The holiday season is upon us once more and as we prepare shopping lists for presents, it’s easy to forget the true meaning of gift-giving. The exchange of gifts is a way to do good and make someone else feel good too. But once the presents have been unwrapped, we’re often left nearly penniless and have to cut back on expenses and charitable giving until the next paycheck (or the one after that!).  

So wouldn’t it be great if the money we spent on gifts also supported a good cause? That would tick all the boxes: you get a nice present, you make someone happy and you’re contributing to a greater cause – perfect! But how do you do this? That’s where the concept of “buying social” comes in.  When you buy social, you’re supporting a social enterprise.

A social enterprise is a business that trades for a social or environmental purpose. It makes a profit, but here’s the twist – it reinvests this profit into the social or environmental mission that it champions. When you buy from a social enterprise you are helping it to do good and supporting a social cause that you affiliate with. 

Social enterprises impact a wide array of beneficiaries. The best known social enterprise In the UK is the Big Issue which supports homeless people into employment. In that country, social enterprises are becoming ubiquitous: they sell coffee, fashion and telecoms plans and provide personal loans, career counselling and child support services – all this in order to address social problems and reduce inequalities. As a result, buying social in the UK has become second nature for many – all the bottled water served in the UK Parliament, for instance, is bought from a social enterprise.

In this part of the world though, the concept of social enterprise is still settling in people’s minds so convincing consumers to Buy Social will take effort and time. The first step is to raise awareness. To that end, here are some inspiring examples of social enterprises in our region.

In the Philippines, Messy Bessy produces a line of natural and biodegradable household cleaning products that can be found in numerous stores and markets. This social enterprise also employs and trains disadvantaged youths, so it offers its customers the chance to do good both socially and environmentally.

If you’re lucky enough to find yourself in Chiang Mai, Thailand, stop by social enterprise café, Akha Ama and enjoy a fresh cup of organic coffee. Akha Ama stocks coffee beans that have been grown sustainably in orchards owned and tended by the Akha people from the upland Thai village of Maejantai. Their beans are also exported and they compete directly with mainstream coffee brands, underscoring the growth potential for social enterprises. 

The man behind the Biji-biji's bags.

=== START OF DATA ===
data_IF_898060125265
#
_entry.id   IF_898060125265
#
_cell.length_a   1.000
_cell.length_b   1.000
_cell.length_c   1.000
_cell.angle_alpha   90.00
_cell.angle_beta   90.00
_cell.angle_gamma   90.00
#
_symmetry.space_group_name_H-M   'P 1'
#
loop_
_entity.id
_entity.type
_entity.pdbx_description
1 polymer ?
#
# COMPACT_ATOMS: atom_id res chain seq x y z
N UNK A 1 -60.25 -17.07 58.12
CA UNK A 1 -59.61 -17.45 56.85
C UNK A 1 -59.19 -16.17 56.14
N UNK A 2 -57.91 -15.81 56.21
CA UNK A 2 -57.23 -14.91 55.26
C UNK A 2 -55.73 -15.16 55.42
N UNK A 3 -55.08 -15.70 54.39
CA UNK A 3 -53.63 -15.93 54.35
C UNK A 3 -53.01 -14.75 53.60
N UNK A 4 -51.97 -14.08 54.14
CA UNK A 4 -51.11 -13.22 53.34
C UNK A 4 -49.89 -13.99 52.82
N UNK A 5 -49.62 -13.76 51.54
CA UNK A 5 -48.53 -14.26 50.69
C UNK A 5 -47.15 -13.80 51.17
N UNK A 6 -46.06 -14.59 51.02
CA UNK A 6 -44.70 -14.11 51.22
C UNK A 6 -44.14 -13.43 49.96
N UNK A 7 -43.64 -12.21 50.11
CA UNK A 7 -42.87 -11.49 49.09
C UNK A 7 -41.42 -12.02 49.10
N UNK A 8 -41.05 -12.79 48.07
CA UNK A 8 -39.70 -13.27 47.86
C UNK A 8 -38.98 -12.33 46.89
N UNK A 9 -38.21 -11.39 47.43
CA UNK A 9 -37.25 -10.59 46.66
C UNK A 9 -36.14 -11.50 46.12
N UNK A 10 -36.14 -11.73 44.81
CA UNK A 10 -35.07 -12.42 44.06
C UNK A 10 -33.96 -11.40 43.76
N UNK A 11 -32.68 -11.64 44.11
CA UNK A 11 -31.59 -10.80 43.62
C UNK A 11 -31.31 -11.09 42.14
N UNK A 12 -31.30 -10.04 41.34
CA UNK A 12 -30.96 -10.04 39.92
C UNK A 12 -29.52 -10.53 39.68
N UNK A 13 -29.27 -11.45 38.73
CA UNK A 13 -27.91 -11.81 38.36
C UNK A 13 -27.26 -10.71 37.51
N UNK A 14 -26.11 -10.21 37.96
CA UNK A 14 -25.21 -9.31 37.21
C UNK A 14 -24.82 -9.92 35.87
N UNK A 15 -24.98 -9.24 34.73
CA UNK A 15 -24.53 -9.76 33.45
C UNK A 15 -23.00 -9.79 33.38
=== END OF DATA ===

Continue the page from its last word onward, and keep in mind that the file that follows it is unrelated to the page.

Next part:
Faces behind MyBakery.

These examples from Thailand and the Philippines illustrate the demand for social enterprise products in East Asia. So why not make buying social a norm here in Malaysia too? We have home-grown social enterprises such as Biji-biji. It encourages sustainable living through reuse of waste materials and sells a line of upcycled products that make fine gifts. By purchasing such products customers are helping Biji-biji not only to create an environmental impact but also to support communities and engage with the general public through talks and workshops. 

If you’re into local crafts, you’ll be spoiled for choice by the Batik Boutique. Using the traditional art of batik textile printing, the Batik Boutique is a social enterprise that provides employment opportunities for women from lower income groups.  

Batik Boutique directly empowers these women by offering them training and good jobs but it also invests a portion of its proceeds into the communities in which these women live.

Food enthusiasts can support social enterprises such as MyBakery. Based in Klang, My Bakery supports disadvantaged, at-risk youths from MySkills Foundation. Proceeds from sales are channelled back into MySkills Foundation for their programmes.

If you hunger for Malay cuisine, consider the Nasi Lemak Project. Named after the popular breakfast dish made of coconut-flavoured rice typically served with peanuts, eggs and cucumber, this social enterprise alleviates poverty by training poor and low-income families to develop their own Nasi Lemak business. It signs purchasing contracts with these individual producers guaranteeing them a steady source of income and then resells the dishes to the general public. All profits are channelled back into training more families and growing the social business.

This is just the tip of the iceberg. There is a growing plethora of social enterprises in Malaysia that we can support now and there are a lot more to come. Indeed, the buzz around social entrepreneurship in Malaysia has increased significantly this year with the release of the Social Enterprise Blueprint in May. The Blueprint paves way for the growth of the sector by developing social entrepreneurs, nurturing eco-systems and institutions. The aim is to create a social enterprise movement that’s backed by the public and private sectors.

The sector’s growth will provide increased opportunities for buying social – whether for personal gifts or corporate procurement. Doing so stretches the value of our purchases and helps deliver positive change and opportunity in our most disadvantaged communities.

So why not start buying social this holiday season – and rediscover the true spirit of giving.